The Beehive: 1,000 stars in Cancer

On a dark night, look for it as a smudge of light, with 3 times the moon’s diameter. It’s really a wondrous cluster of stars called the Beehive, or M44.

Beehive star cluster, aka M44, by Fred Espenak at AstroPixels. Used with permission.

Help EarthSky keep going! Please donate what you can to our annual crowd-funding campaign.

Although it’s one of the 12 constellations of the Zodiac, Cancer the Crab is so faint that you’d likely never notice it … except for the lovely star cluster in its midst. This cluster is commonly known as the Beehive, or M44. Astronomers know it as NGC2632. An older name is Praesepe (manger or crib in Latin). The Beehive is a wonderful swarm of stars, glimpsed with the eye in a dark location and easily found in binoculars. Its size is 1.5 degrees, or three full moon diameters. Although the eye cannot detect them, it contains a thousand stars. Follow the links below to learn more.

Look for the Beehive between the Gemini stars Castor and Pollux and the star Regulus in Leo.

How to see the Beehive star cluster. Keep an eye out for Regulus, and the Gemini stars Castor and Pollux, for they’re your guide stars to the Beehive star cluster. The Beehive star cluster is halfway between Regulus and the Castor-and-Pollux pair.

In March, look in the east after dark. You’ll probably see Regulus, the brightest star in the constellation Leo, rather close to the eastern horizon. Then the bright stars Castor and Pollux in constellation Gemini will catch your eye higher up in the eastern sky.

As the months pass, the Beehive will climb higher in the evening sky. It disappears from the western evening sky in late June, and returns to the eastern morning sky, starting around late August.

You’d think that an object with so many names – NGC2632, M44, Praesepe, Beehive – would be bright. But the Beehive star cluster isn’t bright. Only in dark country skies can you see this faint fuzzy object with the unaided eye. However, binoculars magically transform this smudge of light into a glittery swarm of stars.

History and mythology of the Beehive. As early as the second century A.D., Ptolemy wrote that the Beehive star cluster was:

… the nebulous mass in the breast of Cancer.

In ancient times, the cluster was used as a weather predictor. Pliny said:

If Praesaepe is not visible in a clear sky it is a presage of a violent storm.

Galileo had the first telescopic view of the Beehive in 1609. With his paper tube and two pieces of glass he was able to detect 40 stars.

Around 1769, Charles Messier added the cluster to his famous catalog of nebulous objects. Hence the designation M44 – the 44th object in Messier’s catalog.

The Beehive star cluster was known as a manger in Greek and Roman mythology. You might notice two bright stars on either side of the cluster with your binoculars, or you might see them with the unaided eye in dark skies. These two stars are Asellus Borealis and Asellus Australis. In skylore, they represent the donkeys that Dionysos and Silenus rode into battle against the Titans.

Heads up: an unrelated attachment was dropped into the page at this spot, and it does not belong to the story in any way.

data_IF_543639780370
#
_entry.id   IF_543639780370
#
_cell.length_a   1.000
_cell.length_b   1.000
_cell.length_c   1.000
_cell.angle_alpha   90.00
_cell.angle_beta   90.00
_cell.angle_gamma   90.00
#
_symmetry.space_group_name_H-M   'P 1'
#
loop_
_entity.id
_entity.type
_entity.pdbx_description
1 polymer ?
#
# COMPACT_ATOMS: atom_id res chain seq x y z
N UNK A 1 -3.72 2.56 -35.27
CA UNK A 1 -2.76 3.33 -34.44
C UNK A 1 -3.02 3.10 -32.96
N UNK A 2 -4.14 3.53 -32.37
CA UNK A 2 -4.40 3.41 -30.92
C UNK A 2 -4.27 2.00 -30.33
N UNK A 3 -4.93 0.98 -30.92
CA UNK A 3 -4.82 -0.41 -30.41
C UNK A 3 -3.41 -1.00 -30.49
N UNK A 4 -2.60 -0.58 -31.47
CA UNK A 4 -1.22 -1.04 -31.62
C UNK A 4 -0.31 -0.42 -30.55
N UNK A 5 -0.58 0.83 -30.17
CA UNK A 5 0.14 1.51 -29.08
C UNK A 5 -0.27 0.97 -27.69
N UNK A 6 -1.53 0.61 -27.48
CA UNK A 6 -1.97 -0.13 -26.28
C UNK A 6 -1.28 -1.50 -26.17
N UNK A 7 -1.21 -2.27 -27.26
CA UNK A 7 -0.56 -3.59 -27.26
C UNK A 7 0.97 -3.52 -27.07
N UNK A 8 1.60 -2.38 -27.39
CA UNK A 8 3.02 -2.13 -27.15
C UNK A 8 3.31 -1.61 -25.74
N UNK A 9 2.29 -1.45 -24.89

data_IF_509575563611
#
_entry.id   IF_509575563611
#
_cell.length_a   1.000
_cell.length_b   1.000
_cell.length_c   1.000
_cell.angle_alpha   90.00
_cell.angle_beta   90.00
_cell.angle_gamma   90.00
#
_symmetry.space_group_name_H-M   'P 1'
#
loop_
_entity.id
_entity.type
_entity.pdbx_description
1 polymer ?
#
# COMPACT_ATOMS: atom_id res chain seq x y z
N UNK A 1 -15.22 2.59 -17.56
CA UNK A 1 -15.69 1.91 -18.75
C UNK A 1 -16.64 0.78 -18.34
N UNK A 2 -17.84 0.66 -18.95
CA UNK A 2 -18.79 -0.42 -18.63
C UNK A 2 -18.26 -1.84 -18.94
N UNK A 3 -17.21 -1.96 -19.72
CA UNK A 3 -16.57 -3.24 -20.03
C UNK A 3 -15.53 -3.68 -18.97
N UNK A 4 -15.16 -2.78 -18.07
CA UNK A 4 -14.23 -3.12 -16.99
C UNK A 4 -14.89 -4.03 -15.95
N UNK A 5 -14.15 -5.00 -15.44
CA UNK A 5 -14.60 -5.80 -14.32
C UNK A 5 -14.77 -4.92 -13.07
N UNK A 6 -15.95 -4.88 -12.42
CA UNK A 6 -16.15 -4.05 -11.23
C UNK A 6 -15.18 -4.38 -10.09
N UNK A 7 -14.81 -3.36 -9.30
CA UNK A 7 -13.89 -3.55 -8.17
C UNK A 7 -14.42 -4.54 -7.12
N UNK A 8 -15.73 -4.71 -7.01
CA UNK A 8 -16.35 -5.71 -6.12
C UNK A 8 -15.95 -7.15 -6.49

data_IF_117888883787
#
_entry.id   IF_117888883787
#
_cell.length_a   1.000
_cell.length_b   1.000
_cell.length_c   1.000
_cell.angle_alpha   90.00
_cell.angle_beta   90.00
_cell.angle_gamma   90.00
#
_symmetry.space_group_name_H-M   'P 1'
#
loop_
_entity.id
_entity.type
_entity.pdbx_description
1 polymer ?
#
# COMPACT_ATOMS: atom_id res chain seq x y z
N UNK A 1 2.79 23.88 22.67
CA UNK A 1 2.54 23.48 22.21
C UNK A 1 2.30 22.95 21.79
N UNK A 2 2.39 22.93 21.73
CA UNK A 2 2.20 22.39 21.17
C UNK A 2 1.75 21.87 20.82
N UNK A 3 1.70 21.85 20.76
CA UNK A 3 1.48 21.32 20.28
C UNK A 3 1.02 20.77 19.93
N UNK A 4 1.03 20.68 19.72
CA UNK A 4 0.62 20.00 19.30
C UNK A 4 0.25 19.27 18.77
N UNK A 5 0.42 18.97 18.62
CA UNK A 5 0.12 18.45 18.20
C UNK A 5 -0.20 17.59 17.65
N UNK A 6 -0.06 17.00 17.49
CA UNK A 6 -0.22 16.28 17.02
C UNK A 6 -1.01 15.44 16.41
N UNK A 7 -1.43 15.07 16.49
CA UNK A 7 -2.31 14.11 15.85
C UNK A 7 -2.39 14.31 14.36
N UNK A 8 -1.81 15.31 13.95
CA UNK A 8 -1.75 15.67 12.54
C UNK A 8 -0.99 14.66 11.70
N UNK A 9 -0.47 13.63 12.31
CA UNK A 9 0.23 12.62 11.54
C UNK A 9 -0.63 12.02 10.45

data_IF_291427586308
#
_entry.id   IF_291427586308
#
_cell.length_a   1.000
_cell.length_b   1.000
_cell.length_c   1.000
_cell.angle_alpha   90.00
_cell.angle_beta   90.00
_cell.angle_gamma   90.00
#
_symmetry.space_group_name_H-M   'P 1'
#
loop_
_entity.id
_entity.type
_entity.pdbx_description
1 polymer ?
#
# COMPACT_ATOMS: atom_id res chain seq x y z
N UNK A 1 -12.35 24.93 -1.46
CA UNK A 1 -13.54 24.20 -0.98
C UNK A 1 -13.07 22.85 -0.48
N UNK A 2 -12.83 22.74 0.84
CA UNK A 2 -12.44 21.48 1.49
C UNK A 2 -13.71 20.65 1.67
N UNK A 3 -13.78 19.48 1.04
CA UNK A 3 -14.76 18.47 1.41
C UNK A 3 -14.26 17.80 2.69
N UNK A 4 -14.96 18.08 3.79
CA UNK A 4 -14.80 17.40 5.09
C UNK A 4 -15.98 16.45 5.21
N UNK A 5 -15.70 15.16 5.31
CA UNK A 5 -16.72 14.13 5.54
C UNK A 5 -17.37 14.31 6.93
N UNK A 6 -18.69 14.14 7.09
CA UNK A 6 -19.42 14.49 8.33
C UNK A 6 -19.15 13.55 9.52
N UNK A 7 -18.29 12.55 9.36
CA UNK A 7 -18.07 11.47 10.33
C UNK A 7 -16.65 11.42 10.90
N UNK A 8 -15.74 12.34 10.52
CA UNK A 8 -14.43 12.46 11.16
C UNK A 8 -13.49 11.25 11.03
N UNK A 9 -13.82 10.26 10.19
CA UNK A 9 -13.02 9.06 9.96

Van Macatee in Rutledge, Georgia caught asteroid 2004 BL86 as it swept near the Beehive star cluster on the morning of January 27, 2015.

We saw some beautiful shots of the Beehive cluster in early 2015, when the close-passing asteroid 2004 BL 86 (visible here as a dashed line) swept near it in the sky. Van Macatee in Rutledge, Georgia, captured this photo on the morning of January 27, 2015.

The Beehive’s 1,000 stars. There are approximately 1,000 stars in the beautiful Beehive cluster, which is an open cluster of stars in our galaxy. Open clusters are stars that are gravitationally bound and are created out of the same star-forming nebulae, such as the stars in the Orion Nebula. The Beehive is one of the nearest open clusters to our sun and Earth. It has a larger population of stars than most other nearby clusters.

The Beehive open cluster’s distance is estimated to be between 520 to 610 light years from our solar system. If you use binoculars to see the Beehive, the brightest star you are seeing is 42 Cancri.

In 2012 two planets were found in the Beehive by the Kepler Space Observatory. They orbit two different stars and have been designated Pr0201b and Pr0211b. Both of these planets are hot Jupiters, that is, massive gas giants, in both cases orbiting very close to their stars. These two were the first planets detected orbiting stars like our own sun that were situated in an open star cluster. Since their discovery, Kepler has found four more exoplanets orbiting stars in the Beehive; more are expected since Kepler will be turning back toward the Beehive later in 2018.

Artist’s concept of gas giant planet in Beehive star cluster. All around, the stars of the Beehive cluster shine brightly in the dark. Make larger. Image Credit: NASA/JPL-Caltech

Artist’s concept of gas giant planet in Beehive star cluster. All around, the stars of the Beehive cluster shine brightly in the dark. Image via NASA/JPL-Caltech.

Bottom line: How to find the Beehive star cluster in your night sky.

Bruce McClure